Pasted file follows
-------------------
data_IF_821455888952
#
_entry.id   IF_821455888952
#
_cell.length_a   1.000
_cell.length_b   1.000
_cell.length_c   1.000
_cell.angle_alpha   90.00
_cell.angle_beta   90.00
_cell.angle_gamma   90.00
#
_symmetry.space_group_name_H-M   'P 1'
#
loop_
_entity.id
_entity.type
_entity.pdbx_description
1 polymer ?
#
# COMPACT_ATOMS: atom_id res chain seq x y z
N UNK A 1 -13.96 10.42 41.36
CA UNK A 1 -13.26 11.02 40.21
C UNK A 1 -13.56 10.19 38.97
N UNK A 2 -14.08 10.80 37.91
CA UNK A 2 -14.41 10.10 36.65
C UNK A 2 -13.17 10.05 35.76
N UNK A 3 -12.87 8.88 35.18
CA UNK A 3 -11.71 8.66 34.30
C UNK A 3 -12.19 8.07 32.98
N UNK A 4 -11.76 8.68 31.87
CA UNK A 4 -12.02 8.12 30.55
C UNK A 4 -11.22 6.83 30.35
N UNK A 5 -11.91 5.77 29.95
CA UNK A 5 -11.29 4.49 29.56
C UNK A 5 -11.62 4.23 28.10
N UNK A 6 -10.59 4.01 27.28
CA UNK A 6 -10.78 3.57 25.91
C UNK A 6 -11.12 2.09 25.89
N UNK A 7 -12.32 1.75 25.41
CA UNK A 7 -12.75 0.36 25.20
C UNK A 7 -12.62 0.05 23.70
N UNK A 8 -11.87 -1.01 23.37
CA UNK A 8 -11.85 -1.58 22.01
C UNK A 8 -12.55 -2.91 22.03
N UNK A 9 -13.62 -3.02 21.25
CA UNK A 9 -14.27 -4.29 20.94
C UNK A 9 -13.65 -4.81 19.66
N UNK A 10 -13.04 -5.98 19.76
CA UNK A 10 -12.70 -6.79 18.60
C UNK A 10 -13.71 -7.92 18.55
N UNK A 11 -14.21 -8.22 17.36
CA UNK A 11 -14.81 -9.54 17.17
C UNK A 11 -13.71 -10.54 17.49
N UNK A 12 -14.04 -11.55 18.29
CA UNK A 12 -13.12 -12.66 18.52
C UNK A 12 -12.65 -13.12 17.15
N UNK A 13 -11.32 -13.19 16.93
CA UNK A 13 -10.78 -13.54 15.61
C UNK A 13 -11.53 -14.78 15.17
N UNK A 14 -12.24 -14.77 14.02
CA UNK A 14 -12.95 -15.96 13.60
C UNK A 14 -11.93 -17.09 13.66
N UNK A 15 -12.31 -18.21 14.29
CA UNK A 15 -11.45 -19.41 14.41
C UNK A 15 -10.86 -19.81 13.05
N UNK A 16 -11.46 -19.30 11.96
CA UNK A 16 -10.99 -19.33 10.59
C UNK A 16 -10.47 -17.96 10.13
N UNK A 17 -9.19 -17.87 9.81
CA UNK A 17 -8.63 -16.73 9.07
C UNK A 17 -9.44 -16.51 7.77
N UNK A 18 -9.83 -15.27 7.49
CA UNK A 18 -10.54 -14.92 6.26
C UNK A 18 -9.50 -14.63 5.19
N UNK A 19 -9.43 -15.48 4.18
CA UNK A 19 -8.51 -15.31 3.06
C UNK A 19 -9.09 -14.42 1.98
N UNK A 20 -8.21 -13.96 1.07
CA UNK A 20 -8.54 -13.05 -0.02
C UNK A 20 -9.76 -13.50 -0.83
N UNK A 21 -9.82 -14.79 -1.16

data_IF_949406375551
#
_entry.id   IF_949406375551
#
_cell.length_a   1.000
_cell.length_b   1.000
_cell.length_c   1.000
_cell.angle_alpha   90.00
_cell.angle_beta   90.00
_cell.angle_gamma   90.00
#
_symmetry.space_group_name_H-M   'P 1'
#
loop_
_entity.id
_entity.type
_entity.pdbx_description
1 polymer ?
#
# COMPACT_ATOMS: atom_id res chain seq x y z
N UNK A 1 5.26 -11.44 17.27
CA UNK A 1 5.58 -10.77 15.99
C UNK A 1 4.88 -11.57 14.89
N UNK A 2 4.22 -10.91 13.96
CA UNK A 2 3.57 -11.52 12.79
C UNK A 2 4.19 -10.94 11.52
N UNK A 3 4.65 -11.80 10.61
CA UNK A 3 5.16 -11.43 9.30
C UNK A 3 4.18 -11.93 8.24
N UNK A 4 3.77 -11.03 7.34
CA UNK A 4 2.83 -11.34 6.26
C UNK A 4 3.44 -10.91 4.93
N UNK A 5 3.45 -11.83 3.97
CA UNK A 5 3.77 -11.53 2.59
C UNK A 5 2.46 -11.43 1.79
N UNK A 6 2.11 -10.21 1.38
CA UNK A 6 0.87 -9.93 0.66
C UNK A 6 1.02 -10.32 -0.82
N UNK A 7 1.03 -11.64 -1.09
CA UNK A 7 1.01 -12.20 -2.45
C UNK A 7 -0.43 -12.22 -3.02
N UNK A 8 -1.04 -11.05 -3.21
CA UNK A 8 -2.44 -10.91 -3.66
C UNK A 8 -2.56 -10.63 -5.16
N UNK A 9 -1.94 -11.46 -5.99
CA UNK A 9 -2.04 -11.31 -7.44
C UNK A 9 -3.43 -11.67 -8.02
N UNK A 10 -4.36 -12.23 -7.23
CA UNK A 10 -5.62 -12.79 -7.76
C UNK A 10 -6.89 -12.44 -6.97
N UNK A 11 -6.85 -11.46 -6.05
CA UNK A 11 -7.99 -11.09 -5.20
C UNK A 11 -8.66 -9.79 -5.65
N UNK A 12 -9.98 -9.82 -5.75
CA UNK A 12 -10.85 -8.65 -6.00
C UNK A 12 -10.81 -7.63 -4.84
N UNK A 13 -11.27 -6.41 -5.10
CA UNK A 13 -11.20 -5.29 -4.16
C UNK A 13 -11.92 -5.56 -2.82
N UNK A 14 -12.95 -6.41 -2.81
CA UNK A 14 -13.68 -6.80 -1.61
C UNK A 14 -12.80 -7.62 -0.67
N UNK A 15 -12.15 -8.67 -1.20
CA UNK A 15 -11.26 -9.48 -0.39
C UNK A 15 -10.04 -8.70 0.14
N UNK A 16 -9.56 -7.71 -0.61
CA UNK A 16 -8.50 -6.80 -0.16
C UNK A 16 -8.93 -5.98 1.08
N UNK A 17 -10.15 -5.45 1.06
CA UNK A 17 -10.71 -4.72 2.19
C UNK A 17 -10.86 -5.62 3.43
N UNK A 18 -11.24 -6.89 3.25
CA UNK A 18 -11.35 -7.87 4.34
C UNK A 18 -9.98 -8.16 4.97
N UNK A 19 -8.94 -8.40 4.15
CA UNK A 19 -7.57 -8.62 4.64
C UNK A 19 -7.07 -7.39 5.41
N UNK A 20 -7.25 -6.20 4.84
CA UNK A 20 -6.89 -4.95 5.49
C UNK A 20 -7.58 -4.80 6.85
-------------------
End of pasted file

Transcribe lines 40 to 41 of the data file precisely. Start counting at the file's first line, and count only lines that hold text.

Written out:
CA UNK A 7 -12.75 0.36 25.20
C UNK A 7 -12.62 0.05 23.70